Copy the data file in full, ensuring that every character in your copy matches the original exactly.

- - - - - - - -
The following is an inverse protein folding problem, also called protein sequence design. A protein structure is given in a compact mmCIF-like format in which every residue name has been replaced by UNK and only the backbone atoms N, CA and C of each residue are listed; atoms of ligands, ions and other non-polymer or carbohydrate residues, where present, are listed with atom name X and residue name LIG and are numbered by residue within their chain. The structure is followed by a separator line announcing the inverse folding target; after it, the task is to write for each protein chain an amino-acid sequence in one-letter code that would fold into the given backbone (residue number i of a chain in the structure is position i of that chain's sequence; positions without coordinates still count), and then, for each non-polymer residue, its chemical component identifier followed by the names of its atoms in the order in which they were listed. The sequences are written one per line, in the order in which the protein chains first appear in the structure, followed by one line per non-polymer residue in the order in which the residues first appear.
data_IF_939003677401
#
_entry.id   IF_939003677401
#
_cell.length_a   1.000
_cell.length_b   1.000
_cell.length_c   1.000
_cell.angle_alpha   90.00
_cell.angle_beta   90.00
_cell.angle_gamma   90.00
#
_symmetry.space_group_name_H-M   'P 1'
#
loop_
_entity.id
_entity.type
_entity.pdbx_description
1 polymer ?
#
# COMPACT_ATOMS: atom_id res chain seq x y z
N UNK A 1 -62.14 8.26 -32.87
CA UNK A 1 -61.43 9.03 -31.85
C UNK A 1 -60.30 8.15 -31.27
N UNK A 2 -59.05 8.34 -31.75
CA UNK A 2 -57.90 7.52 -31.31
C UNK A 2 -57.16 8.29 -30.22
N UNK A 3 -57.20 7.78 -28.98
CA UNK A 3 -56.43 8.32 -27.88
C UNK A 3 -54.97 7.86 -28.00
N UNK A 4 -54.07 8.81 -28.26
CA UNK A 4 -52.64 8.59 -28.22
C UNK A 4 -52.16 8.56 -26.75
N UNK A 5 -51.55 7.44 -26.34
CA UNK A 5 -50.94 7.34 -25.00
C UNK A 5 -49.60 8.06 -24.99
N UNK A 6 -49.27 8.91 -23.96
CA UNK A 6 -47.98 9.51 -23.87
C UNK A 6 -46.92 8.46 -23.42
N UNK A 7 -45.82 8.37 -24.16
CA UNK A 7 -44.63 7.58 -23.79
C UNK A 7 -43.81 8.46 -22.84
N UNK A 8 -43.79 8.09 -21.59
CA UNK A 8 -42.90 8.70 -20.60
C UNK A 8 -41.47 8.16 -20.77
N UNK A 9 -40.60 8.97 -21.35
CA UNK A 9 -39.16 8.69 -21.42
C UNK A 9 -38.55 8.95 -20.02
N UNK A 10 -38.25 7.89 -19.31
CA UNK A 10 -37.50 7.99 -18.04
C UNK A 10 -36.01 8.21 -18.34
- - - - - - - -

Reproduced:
The following is an inverse protein folding problem, also called protein sequence design. A protein structure is given in a compact mmCIF-like format in which every residue name has been replaced by UNK and only the backbone atoms N, CA and C of each residue are listed; atoms of ligands, ions and other non-polymer or carbohydrate residues, where present, are listed with atom name X and residue name LIG and are numbered by residue within their chain. The structure is followed by a separator line announcing the inverse folding target; after it, the task is to write for each protein chain an amino-acid sequence in one-letter code that would fold into the given backbone (residue number i of a chain in the structure is position i of that chain's sequence; positions without coordinates still count), and then, for each non-polymer residue, its chemical component identifier followed by the names of its atoms in the order in which they were listed. The sequences are written one per line, in the order in which the protein chains first appear in the structure, followed by one line per non-polymer residue in the order in which the residues first appear.
data_IF_939003677401
#
_entry.id   IF_939003677401
#
_cell.length_a   1.000
_cell.length_b   1.000
_cell.length_c   1.000
_cell.angle_alpha   90.00
_cell.angle_beta   90.00
_cell.angle_gamma   90.00
#
_symmetry.space_group_name_H-M   'P 1'
#
loop_
_entity.id
_entity.type
_entity.pdbx_description
1 polymer ?
#
# COMPACT_ATOMS: atom_id res chain seq x y z
N UNK A 1 -62.14 8.26 -32.87
CA UNK A 1 -61.43 9.03 -31.85
C UNK A 1 -60.30 8.15 -31.27
N UNK A 2 -59.05 8.34 -31.75
CA UNK A 2 -57.90 7.52 -31.31
C UNK A 2 -57.16 8.29 -30.22
N UNK A 3 -57.20 7.78 -28.98
CA UNK A 3 -56.43 8.32 -27.88
C UNK A 3 -54.97 7.86 -28.00
N UNK A 4 -54.07 8.81 -28.26
CA UNK A 4 -52.64 8.59 -28.22
C UNK A 4 -52.16 8.56 -26.75
N UNK A 5 -51.55 7.44 -26.34
CA UNK A 5 -50.94 7.34 -25.00
C UNK A 5 -49.60 8.06 -24.99
N UNK A 6 -49.27 8.91 -23.96
CA UNK A 6 -47.98 9.51 -23.87
C UNK A 6 -46.92 8.46 -23.42
N UNK A 7 -45.82 8.37 -24.16
CA UNK A 7 -44.63 7.58 -23.79
C UNK A 7 -43.81 8.46 -22.84
N UNK A 8 -43.79 8.09 -21.59
CA UNK A 8 -42.90 8.70 -20.60
C UNK A 8 -41.47 8.16 -20.77
N UNK A 9 -40.60 8.97 -21.35
CA UNK A 9 -39.16 8.69 -21.42
C UNK A 9 -38.55 8.95 -20.02
N UNK A 10 -38.25 7.89 -19.31
CA UNK A 10 -37.50 7.99 -18.04
C UNK A 10 -36.01 8.21 -18.34